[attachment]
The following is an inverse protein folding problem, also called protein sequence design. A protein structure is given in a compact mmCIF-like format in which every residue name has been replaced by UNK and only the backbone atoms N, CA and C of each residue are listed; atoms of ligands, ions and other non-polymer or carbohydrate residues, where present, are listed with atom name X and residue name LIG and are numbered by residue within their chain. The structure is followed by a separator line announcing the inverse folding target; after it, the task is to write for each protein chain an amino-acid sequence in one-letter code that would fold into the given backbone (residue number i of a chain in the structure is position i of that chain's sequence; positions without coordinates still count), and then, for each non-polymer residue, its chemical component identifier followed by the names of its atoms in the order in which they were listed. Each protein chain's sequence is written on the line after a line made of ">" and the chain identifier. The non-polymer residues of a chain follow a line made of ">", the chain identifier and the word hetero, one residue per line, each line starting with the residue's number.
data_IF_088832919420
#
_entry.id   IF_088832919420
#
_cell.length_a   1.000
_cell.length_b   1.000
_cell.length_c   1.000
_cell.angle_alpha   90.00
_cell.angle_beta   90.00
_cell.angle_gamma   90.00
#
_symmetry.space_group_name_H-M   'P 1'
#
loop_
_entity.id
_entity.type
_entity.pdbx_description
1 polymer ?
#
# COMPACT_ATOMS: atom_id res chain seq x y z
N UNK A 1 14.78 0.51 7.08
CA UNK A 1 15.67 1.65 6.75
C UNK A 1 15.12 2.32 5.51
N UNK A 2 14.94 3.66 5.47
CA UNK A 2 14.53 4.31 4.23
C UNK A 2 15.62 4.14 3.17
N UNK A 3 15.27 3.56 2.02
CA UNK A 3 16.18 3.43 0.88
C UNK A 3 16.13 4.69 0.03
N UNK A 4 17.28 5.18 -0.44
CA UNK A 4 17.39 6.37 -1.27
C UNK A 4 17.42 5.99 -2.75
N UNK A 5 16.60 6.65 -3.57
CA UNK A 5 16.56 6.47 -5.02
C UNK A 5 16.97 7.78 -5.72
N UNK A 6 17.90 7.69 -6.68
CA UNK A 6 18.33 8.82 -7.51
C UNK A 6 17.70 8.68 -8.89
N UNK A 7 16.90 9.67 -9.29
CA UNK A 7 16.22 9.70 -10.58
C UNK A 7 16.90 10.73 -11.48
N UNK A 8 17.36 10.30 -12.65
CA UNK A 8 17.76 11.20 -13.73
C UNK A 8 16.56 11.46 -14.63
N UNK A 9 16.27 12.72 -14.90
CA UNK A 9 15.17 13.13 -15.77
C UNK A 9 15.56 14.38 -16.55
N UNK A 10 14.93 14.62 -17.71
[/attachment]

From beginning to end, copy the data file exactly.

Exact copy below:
The following is an inverse protein folding problem, also called protein sequence design. A protein structure is given in a compact mmCIF-like format in which every residue name has been replaced by UNK and only the backbone atoms N, CA and C of each residue are listed; atoms of ligands, ions and other non-polymer or carbohydrate residues, where present, are listed with atom name X and residue name LIG and are numbered by residue within their chain. The structure is followed by a separator line announcing the inverse folding target; after it, the task is to write for each protein chain an amino-acid sequence in one-letter code that would fold into the given backbone (residue number i of a chain in the structure is position i of that chain's sequence; positions without coordinates still count), and then, for each non-polymer residue, its chemical component identifier followed by the names of its atoms in the order in which they were listed. Each protein chain's sequence is written on the line after a line made of ">" and the chain identifier. The non-polymer residues of a chain follow a line made of ">", the chain identifier and the word hetero, one residue per line, each line starting with the residue's number.
data_IF_088832919420
#
_entry.id   IF_088832919420
#
_cell.length_a   1.000
_cell.length_b   1.000
_cell.length_c   1.000
_cell.angle_alpha   90.00
_cell.angle_beta   90.00
_cell.angle_gamma   90.00
#
_symmetry.space_group_name_H-M   'P 1'
#
loop_
_entity.id
_entity.type
_entity.pdbx_description
1 polymer ?
#
# COMPACT_ATOMS: atom_id res chain seq x y z
N UNK A 1 14.78 0.51 7.08
CA UNK A 1 15.67 1.65 6.75
C UNK A 1 15.12 2.32 5.51
N UNK A 2 14.94 3.66 5.47
CA UNK A 2 14.53 4.31 4.23
C UNK A 2 15.62 4.14 3.17
N UNK A 3 15.27 3.56 2.02
CA UNK A 3 16.18 3.43 0.88
C UNK A 3 16.13 4.69 0.03
N UNK A 4 17.28 5.18 -0.44
CA UNK A 4 17.39 6.37 -1.27
C UNK A 4 17.42 5.99 -2.75
N UNK A 5 16.60 6.65 -3.57
CA UNK A 5 16.56 6.47 -5.02
C UNK A 5 16.97 7.78 -5.72
N UNK A 6 17.90 7.69 -6.68
CA UNK A 6 18.33 8.82 -7.51
C UNK A 6 17.70 8.68 -8.89
N UNK A 7 16.90 9.67 -9.29
CA UNK A 7 16.22 9.70 -10.58
C UNK A 7 16.90 10.73 -11.48
N UNK A 8 17.36 10.30 -12.65
CA UNK A 8 17.76 11.20 -13.73
C UNK A 8 16.56 11.46 -14.63
N UNK A 9 16.27 12.72 -14.90
CA UNK A 9 15.17 13.13 -15.77
C UNK A 9 15.56 14.38 -16.55
N UNK A 10 14.93 14.62 -17.71